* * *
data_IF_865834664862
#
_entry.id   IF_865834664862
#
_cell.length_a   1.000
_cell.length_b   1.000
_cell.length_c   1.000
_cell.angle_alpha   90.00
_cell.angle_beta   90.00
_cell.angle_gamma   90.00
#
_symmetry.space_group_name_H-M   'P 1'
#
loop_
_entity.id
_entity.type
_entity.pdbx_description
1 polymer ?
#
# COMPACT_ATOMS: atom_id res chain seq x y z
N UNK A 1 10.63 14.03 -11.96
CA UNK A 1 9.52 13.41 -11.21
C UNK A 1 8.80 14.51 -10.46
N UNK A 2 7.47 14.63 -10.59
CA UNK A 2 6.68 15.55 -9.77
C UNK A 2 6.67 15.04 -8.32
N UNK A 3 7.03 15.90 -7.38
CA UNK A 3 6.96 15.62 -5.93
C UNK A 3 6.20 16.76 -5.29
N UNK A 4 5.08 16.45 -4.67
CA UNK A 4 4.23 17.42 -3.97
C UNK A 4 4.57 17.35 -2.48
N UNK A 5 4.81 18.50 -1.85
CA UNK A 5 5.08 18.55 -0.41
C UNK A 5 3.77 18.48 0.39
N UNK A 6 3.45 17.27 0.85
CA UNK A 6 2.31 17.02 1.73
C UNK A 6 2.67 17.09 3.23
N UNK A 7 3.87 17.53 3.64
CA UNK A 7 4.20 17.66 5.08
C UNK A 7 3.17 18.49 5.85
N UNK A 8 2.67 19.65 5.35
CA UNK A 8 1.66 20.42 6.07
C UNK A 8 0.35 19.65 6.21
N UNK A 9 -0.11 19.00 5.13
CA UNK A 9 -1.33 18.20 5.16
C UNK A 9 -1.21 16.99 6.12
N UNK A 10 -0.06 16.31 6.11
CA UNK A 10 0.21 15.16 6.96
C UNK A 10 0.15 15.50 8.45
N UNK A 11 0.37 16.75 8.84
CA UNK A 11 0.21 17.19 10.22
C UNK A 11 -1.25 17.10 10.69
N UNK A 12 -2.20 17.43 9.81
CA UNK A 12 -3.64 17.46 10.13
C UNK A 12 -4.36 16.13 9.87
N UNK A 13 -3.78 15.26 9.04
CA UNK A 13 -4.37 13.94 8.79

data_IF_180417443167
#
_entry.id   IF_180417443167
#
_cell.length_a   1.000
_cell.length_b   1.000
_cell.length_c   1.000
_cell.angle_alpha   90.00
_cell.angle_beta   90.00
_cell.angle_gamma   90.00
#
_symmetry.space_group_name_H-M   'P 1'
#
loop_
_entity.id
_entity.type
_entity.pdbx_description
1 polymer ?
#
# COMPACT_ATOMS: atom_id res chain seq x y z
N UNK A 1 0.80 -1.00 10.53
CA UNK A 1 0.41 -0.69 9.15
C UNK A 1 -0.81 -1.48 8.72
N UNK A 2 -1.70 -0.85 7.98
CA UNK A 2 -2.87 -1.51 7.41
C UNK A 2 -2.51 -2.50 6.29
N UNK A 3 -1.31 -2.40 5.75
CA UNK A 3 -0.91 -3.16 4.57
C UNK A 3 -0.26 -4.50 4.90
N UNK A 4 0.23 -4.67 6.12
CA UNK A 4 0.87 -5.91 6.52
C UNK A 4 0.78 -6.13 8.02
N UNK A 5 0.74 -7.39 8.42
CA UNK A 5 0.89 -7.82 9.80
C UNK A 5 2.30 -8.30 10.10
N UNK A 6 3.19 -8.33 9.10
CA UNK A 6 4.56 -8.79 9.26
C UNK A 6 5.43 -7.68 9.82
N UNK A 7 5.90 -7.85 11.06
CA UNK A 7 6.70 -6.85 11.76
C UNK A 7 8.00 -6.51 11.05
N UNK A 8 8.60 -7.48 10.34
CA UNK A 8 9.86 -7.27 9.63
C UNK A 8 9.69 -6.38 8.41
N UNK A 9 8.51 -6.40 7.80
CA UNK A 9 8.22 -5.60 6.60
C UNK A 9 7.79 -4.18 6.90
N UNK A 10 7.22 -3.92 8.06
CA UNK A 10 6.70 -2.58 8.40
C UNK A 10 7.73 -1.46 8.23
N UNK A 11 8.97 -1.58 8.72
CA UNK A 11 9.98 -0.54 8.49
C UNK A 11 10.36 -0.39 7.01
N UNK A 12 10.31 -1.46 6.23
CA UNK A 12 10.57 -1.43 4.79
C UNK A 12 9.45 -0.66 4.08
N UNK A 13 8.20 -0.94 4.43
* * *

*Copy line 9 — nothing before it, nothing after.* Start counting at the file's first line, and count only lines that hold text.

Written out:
_cell.angle_beta   90.00